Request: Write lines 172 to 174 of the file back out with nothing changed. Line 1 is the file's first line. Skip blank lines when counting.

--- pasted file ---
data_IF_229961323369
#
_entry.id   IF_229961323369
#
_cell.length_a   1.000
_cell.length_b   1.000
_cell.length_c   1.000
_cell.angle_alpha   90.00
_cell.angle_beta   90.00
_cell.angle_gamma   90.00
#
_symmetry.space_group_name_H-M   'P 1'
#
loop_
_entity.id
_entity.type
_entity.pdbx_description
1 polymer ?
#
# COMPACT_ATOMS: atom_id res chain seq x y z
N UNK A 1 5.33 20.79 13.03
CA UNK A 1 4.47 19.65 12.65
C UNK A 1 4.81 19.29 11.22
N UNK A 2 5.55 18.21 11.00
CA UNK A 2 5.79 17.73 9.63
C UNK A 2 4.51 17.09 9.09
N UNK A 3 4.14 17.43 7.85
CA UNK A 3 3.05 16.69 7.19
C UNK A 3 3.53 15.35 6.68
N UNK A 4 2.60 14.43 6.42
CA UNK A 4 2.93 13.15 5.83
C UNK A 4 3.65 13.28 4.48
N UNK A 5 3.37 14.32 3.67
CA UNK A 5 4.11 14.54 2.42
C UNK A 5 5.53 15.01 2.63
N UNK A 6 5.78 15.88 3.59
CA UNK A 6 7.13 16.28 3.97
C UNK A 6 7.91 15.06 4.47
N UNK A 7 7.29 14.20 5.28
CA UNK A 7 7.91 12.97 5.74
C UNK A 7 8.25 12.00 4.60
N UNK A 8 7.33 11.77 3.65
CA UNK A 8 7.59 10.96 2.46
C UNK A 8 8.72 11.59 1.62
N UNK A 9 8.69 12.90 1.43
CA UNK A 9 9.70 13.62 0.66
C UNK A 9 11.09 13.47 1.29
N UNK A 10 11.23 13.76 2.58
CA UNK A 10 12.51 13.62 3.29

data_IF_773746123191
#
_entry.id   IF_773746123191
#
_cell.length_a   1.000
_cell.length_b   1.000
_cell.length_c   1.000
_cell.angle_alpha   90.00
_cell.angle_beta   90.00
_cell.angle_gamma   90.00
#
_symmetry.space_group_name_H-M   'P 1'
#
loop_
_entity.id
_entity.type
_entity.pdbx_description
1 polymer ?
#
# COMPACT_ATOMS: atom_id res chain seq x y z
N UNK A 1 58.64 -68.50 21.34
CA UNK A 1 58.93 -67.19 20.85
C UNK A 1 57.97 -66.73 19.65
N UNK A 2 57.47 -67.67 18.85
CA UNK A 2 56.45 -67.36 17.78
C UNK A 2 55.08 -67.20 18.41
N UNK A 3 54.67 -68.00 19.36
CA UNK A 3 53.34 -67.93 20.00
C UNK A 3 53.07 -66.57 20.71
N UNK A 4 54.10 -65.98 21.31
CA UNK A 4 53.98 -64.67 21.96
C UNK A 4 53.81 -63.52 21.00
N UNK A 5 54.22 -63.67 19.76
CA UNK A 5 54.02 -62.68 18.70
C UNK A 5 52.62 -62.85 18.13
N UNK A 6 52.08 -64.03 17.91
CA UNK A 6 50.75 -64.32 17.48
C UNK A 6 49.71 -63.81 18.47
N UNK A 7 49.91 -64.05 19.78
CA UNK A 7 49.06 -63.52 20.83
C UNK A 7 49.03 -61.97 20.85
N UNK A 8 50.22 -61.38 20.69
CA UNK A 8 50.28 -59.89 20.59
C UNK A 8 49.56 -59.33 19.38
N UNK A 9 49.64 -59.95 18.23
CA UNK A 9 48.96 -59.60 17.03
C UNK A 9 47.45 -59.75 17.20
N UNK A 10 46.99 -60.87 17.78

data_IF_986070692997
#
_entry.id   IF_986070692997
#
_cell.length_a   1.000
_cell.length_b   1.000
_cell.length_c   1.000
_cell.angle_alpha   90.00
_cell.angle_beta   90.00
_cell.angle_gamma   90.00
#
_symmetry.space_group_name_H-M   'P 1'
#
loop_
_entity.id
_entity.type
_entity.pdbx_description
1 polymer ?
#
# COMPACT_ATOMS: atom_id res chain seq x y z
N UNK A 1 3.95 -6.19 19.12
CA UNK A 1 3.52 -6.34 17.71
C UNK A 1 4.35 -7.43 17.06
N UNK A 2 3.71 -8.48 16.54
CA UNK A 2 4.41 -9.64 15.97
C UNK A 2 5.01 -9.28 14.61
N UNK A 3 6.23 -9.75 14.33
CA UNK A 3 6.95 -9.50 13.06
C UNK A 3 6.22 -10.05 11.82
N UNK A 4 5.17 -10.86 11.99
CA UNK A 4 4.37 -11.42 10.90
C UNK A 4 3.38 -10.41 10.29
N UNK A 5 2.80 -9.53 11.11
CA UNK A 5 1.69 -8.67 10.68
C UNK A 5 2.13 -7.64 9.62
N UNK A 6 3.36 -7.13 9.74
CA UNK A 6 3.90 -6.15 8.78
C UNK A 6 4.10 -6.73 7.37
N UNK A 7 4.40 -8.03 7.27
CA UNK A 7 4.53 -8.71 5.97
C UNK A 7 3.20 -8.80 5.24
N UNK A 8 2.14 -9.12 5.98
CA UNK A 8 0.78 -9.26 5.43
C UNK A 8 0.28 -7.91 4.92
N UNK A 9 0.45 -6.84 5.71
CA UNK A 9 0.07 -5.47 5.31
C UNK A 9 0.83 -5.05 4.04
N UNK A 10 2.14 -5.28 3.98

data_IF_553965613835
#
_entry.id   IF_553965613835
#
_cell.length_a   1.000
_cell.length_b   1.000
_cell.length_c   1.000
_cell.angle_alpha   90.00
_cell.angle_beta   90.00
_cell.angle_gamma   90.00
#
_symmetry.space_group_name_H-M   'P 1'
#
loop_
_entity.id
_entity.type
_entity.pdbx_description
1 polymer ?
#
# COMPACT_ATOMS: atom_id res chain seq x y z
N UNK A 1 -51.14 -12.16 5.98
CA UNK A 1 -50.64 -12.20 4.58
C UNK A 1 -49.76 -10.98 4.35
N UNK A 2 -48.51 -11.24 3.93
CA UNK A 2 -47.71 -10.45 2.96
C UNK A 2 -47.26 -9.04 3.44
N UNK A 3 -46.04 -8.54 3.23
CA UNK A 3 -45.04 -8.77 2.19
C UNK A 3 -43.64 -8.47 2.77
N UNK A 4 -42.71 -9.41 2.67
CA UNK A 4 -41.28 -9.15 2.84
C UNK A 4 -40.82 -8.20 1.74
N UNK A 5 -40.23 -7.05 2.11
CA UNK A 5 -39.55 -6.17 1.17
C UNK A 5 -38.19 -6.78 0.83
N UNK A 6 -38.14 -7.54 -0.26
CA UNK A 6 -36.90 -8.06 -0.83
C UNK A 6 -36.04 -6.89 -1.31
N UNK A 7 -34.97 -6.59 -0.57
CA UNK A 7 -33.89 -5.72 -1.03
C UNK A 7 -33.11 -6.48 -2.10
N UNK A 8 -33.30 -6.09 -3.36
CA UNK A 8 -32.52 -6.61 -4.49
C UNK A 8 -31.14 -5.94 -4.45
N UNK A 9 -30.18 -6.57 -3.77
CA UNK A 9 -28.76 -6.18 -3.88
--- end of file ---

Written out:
N UNK A 3 -46.04 -8.54 3.23
CA UNK A 3 -45.04 -8.77 2.19
C UNK A 3 -43.64 -8.47 2.77